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not from the ease of use, but from the performance point of view. are MFC message maps faster than a typical message pump?

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  • I believe that you are using 'message pump' (where the messages are retrieved from the queue and dispatched to each window proc), but you are thinking about the 'window proc' (where the processing of each message is done).
    – Ismael
    May 26, 2009 at 1:27

4 Answers 4

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MFC wraps the Win32 messaging, so if anything the MFC will be slightly slower. That said, if you're dealing with UI widgets performance is not a concern.

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They can't possibly be faster since they're just a wrapper around normal Windows message pumps. That being said, they do help a lot with reflected messages and the custom controls' message pump encapsulation, and the overhead is negligible, so it could be worth it in the long run if you have a complicated UI project.

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I have to disagree with the (so far) 2 other respondents who claim that the MFC message pump is less performant simply because it wraps plain old C message pumps: MFC uses a very different technique than a simple window proc containing a giant switch(message) statement.

The MFC message pump does indeed rely on the Win32 message loop (it has to). But the implementation is very different: Based on hooks, dispatching of messages handled internally by MFC rather than relying on the DispatchMessage() API.

MFC uses maps to match messages to handlers : O(log n). From that point of view, there could be cases where this is faster than a large and badly compiled switch(message) statement : O(n).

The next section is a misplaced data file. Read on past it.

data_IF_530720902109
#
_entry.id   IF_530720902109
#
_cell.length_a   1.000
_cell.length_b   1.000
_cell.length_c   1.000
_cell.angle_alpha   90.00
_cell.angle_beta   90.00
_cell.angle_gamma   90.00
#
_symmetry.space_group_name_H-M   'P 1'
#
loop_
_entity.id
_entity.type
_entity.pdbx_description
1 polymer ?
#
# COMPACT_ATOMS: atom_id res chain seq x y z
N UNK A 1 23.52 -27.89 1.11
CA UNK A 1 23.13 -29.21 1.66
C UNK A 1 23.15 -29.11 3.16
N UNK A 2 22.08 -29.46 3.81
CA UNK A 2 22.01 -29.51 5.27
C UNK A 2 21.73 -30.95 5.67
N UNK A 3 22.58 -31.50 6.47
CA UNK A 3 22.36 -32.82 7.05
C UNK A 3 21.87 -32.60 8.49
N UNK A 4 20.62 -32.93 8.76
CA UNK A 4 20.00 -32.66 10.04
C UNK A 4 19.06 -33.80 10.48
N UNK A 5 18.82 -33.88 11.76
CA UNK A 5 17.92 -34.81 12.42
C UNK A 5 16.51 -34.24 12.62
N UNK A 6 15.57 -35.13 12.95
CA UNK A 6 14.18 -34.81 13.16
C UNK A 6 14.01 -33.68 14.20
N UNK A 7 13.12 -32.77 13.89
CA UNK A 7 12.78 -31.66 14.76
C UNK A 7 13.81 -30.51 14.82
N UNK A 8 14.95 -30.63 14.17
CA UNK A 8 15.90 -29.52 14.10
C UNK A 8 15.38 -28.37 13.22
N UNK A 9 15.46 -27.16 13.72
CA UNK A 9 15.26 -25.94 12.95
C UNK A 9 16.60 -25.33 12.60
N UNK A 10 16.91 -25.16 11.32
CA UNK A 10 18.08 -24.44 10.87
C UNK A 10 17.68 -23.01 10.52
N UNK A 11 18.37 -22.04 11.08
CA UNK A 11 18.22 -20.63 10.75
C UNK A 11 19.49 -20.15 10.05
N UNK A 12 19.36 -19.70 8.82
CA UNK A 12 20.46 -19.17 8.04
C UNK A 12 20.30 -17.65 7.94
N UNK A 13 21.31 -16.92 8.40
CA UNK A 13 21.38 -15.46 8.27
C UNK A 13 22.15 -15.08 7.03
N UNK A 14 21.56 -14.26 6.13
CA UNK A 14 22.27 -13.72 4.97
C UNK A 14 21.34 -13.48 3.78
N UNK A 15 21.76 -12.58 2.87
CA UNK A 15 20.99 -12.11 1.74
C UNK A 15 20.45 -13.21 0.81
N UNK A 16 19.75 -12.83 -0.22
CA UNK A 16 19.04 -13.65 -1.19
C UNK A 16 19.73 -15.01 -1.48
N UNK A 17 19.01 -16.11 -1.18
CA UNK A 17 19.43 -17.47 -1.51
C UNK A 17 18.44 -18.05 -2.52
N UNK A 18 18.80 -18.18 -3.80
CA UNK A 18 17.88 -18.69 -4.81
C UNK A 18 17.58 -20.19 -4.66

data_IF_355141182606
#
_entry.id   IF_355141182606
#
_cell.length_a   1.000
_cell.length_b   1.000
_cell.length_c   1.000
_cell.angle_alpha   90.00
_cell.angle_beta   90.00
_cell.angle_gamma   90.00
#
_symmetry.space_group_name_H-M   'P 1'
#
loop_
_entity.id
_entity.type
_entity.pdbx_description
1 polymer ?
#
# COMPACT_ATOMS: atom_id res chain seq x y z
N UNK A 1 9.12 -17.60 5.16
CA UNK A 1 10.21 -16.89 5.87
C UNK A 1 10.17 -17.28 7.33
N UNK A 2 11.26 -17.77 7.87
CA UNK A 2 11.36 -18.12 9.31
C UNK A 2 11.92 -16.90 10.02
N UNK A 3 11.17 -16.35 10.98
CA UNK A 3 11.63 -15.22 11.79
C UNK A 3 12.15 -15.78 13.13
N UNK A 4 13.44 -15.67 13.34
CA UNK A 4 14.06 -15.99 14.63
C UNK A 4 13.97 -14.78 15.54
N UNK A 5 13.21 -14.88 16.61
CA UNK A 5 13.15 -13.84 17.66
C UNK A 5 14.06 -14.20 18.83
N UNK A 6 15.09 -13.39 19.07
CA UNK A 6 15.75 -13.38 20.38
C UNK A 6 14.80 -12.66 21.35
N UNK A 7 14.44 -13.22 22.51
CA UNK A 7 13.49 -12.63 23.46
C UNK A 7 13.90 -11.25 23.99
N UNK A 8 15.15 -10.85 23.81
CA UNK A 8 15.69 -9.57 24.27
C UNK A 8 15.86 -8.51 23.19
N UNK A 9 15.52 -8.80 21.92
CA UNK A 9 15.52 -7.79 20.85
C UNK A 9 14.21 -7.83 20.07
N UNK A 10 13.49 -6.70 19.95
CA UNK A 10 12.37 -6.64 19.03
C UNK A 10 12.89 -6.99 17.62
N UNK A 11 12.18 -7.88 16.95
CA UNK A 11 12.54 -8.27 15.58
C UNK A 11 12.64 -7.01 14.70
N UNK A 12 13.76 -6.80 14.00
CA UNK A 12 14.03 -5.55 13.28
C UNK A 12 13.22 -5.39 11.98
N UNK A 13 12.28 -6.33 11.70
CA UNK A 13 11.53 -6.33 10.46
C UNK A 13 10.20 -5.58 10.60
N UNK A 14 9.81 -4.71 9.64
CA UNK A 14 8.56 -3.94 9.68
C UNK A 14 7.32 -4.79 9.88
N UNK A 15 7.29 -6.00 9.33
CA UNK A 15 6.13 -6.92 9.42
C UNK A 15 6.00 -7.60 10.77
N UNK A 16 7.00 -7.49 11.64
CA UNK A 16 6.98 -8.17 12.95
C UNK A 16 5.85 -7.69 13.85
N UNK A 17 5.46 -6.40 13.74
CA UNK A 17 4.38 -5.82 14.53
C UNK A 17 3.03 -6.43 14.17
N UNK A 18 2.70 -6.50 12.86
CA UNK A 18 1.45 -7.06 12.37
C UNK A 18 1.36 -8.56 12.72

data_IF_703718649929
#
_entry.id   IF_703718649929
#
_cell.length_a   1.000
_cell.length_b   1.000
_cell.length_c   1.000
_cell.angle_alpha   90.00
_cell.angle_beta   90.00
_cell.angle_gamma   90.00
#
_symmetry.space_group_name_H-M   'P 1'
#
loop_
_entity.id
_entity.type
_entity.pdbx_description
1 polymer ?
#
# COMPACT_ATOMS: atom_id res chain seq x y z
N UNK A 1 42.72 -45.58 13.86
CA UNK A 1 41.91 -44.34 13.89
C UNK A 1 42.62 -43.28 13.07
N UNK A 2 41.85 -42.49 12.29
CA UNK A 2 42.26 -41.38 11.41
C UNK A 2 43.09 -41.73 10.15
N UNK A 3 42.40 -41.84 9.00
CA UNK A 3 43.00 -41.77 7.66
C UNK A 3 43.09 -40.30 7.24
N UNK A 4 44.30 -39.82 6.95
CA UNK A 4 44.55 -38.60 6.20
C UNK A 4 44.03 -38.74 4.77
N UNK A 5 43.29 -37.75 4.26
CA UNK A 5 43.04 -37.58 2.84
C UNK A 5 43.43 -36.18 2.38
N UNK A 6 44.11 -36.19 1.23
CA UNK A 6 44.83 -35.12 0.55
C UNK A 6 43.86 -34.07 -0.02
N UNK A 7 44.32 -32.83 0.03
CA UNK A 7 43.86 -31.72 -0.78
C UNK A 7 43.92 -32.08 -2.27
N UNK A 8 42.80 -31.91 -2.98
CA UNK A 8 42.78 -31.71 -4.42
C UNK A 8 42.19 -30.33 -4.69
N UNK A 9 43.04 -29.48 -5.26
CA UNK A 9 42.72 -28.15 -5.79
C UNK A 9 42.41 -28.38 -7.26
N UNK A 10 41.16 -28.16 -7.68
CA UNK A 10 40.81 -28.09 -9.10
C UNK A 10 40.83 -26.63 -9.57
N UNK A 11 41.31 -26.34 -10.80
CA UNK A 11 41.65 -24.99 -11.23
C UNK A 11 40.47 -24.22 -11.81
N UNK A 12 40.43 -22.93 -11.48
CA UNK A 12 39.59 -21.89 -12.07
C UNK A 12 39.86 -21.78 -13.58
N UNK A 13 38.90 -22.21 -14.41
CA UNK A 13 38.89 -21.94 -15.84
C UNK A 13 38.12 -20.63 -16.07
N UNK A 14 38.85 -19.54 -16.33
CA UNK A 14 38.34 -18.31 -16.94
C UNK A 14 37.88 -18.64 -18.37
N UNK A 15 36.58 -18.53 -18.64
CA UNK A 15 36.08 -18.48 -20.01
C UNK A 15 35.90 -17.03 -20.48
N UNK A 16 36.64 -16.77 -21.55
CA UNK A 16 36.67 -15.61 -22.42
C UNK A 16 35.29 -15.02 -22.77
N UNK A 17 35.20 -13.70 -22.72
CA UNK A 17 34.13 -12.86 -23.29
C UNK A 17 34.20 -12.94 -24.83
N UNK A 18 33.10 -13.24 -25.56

Also, it could be faster to identify the correct window object than DispatchMessage(), which we can't know for sure since Windows is not open source.

This is however not likely, especially taking the extra code into account, such as commands routing, idle processing and various corner cases handled by the MFC code... and the fact that compilers are smart enough to efficiently implement large switch() statements!

That being said, the performance hit has not been considered significant for over 15 years.

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  • 2
    Yea I also think that theoretically maps should be faster, but in the end it really depend in each particular implementation. For instance since the switch statement only accept consts values as case labels the switch is compiled to a static jump table, which can be faster than a large map (even more if some of the message are much more used that others).
    – Ismael
    May 26, 2009 at 1:37
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    How certain are you that MFC's message matching is anything close to O(log n)? The macros expand to an array of structures that aren't sorted, so a search to map a message to a particular handler should still be linear (only slower due to the extra indirections as opposed to a simple optimized switch).
    – Blindy
    May 26, 2009 at 10:17
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Serge Wrote:

The MFC message pump does indeed rely on the Win32 message loop (it has to). But the implementation is very different: Based on hooks, dispatching of messages handled internally by MFC rather than relying on the DispatchMessage() API.

I am not sure this is correct. If you look inside the MFC thrdcore.cpp file you will see this function:

  BOOL AFXAPI AfxInternalPumpMessage()
  {
     _AFX_THREAD_STATE *pState = AfxGetThreadState();


     .......... snip ...........


     // process this message
     if (pState->m_msgCur.message != WM_KICKIDLE 
         && !AfxPreTranslateMessage(&(pState->m_msgCur)))
     {
        ::TranslateMessage(&(pState->m_msgCur));
        ::DispatchMessage(&(pState->m_msgCur));
     }
     return TRUE;
  }

This function is called by the MFC PumpMessage function and as you can see it uses the Win32 DispatchMessage API just like any other Win32 application.

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